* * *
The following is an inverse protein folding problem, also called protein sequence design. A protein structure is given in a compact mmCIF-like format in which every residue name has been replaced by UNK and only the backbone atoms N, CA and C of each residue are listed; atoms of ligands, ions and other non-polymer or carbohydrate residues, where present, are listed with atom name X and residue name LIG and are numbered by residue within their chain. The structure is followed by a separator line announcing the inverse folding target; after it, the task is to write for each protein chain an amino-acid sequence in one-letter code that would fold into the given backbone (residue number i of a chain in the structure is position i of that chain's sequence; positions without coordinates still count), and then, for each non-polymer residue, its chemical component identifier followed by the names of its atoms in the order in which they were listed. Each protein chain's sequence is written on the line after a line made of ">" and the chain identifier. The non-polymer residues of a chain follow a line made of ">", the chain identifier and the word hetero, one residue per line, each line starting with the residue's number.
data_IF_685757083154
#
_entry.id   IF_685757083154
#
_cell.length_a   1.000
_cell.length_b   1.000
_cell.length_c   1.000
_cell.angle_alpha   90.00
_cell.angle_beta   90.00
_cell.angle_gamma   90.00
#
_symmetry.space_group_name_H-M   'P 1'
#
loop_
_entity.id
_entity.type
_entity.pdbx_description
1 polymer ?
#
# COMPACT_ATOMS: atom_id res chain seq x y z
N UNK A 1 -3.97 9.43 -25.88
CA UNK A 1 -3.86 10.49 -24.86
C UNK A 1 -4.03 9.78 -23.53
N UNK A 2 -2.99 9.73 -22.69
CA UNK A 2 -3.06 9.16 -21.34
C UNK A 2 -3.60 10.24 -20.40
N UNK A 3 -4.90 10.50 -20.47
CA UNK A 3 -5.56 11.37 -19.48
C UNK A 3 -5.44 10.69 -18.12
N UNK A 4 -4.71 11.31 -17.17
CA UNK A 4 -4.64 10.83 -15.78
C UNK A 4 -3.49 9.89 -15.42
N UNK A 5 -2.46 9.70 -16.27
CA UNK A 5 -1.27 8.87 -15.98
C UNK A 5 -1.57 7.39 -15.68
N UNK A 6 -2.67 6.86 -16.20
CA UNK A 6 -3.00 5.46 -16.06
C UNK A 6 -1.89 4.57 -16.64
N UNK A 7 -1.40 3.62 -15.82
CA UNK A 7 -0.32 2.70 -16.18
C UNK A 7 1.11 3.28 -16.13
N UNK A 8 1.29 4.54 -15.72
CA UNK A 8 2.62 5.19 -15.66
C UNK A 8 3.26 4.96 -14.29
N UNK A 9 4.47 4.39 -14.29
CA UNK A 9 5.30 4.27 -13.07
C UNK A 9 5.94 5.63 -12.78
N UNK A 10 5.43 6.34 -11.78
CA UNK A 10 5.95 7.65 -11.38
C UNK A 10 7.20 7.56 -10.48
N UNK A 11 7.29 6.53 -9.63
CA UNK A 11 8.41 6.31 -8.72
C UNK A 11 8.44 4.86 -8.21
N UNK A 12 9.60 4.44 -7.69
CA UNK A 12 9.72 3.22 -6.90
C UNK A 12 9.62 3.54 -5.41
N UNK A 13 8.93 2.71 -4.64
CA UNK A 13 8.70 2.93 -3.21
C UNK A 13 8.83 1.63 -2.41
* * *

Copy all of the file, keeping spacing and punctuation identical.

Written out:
The following is an inverse protein folding problem, also called protein sequence design. A protein structure is given in a compact mmCIF-like format in which every residue name has been replaced by UNK and only the backbone atoms N, CA and C of each residue are listed; atoms of ligands, ions and other non-polymer or carbohydrate residues, where present, are listed with atom name X and residue name LIG and are numbered by residue within their chain. The structure is followed by a separator line announcing the inverse folding target; after it, the task is to write for each protein chain an amino-acid sequence in one-letter code that would fold into the given backbone (residue number i of a chain in the structure is position i of that chain's sequence; positions without coordinates still count), and then, for each non-polymer residue, its chemical component identifier followed by the names of its atoms in the order in which they were listed. Each protein chain's sequence is written on the line after a line made of ">" and the chain identifier. The non-polymer residues of a chain follow a line made of ">", the chain identifier and the word hetero, one residue per line, each line starting with the residue's number.
data_IF_685757083154
#
_entry.id   IF_685757083154
#
_cell.length_a   1.000
_cell.length_b   1.000
_cell.length_c   1.000
_cell.angle_alpha   90.00
_cell.angle_beta   90.00
_cell.angle_gamma   90.00
#
_symmetry.space_group_name_H-M   'P 1'
#
loop_
_entity.id
_entity.type
_entity.pdbx_description
1 polymer ?
#
# COMPACT_ATOMS: atom_id res chain seq x y z
N UNK A 1 -3.97 9.43 -25.88
CA UNK A 1 -3.86 10.49 -24.86
C UNK A 1 -4.03 9.78 -23.53
N UNK A 2 -2.99 9.73 -22.69
CA UNK A 2 -3.06 9.16 -21.34
C UNK A 2 -3.60 10.24 -20.40
N UNK A 3 -4.90 10.50 -20.47
CA UNK A 3 -5.56 11.37 -19.48
C UNK A 3 -5.44 10.69 -18.12
N UNK A 4 -4.71 11.31 -17.17
CA UNK A 4 -4.64 10.83 -15.78
C UNK A 4 -3.49 9.89 -15.42
N UNK A 5 -2.46 9.70 -16.27
CA UNK A 5 -1.27 8.87 -15.98
C UNK A 5 -1.57 7.39 -15.68
N UNK A 6 -2.67 6.86 -16.20
CA UNK A 6 -3.00 5.46 -16.06
C UNK A 6 -1.89 4.57 -16.64
N UNK A 7 -1.40 3.62 -15.82
CA UNK A 7 -0.32 2.70 -16.18
C UNK A 7 1.11 3.28 -16.13
N UNK A 8 1.29 4.54 -15.72
CA UNK A 8 2.62 5.19 -15.66
C UNK A 8 3.26 4.96 -14.29
N UNK A 9 4.47 4.39 -14.29
CA UNK A 9 5.30 4.27 -13.07
C UNK A 9 5.94 5.63 -12.78
N UNK A 10 5.43 6.34 -11.78
CA UNK A 10 5.95 7.65 -11.38
C UNK A 10 7.20 7.56 -10.48
N UNK A 11 7.29 6.53 -9.63
CA UNK A 11 8.41 6.31 -8.72
C UNK A 11 8.44 4.86 -8.21
N UNK A 12 9.60 4.44 -7.69
CA UNK A 12 9.72 3.22 -6.90
C UNK A 12 9.62 3.54 -5.41
N UNK A 13 8.93 2.71 -4.64
CA UNK A 13 8.70 2.93 -3.21
C UNK A 13 8.83 1.63 -2.41